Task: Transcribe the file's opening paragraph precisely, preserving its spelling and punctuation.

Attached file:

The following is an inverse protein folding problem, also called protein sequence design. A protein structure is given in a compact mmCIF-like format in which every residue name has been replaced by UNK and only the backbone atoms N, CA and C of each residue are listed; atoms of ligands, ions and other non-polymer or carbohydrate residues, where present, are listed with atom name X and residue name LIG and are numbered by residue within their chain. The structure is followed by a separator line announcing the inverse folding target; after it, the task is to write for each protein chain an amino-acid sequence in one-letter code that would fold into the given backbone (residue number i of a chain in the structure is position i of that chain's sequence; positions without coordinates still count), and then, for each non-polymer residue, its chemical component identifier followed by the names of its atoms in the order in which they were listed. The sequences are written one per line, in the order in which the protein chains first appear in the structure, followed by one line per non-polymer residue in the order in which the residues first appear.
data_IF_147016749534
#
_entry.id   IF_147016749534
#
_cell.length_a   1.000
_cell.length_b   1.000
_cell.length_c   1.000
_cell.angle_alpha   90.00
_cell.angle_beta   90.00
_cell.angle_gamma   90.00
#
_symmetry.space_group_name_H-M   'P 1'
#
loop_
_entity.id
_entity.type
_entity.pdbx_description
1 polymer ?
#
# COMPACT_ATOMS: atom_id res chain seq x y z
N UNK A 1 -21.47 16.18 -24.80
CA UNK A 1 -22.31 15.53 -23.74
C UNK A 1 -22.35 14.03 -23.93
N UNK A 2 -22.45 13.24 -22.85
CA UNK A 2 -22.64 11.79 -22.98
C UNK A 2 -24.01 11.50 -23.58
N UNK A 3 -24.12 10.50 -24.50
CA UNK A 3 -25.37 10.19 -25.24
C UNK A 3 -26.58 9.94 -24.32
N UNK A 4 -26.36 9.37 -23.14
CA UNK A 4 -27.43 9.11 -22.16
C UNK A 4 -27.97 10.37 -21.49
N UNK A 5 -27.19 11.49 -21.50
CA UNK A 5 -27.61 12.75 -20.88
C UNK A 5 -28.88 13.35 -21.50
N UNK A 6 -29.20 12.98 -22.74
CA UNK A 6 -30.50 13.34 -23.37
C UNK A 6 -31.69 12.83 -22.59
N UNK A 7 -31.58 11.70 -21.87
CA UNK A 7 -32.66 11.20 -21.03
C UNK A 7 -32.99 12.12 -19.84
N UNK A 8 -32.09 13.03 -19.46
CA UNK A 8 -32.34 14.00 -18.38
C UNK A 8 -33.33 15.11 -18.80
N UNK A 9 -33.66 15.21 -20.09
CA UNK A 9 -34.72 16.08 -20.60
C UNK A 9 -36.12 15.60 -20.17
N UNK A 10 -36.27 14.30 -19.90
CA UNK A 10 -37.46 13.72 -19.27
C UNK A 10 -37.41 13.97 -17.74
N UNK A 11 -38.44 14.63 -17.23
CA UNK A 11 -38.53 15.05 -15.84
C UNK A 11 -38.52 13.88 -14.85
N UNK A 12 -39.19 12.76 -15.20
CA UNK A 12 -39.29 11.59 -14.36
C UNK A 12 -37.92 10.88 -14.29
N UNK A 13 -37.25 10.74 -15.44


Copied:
The following is an inverse protein folding problem, also called protein sequence design. A protein structure is given in a compact mmCIF-like format in which every residue name has been replaced by UNK and only the backbone atoms N, CA and C of each residue are listed; atoms of ligands, ions and other non-polymer or carbohydrate residues, where present, are listed with atom name X and residue name LIG and are numbered by residue within their chain. The structure is followed by a separator line announcing the inverse folding target; after it, the task is to write for each protein chain an amino-acid sequence in one-letter code that would fold into the given backbone (residue number i of a chain in the structure is position i of that chain's sequence; positions without coordinates still count), and then, for each non-polymer residue, its chemical component identifier followed by the names of its atoms in the order in which they were listed. The sequences are written one per line, in the order in which the protein chains first appear in the structure, followed by one line per non-polymer residue in the order in which the residues first appear.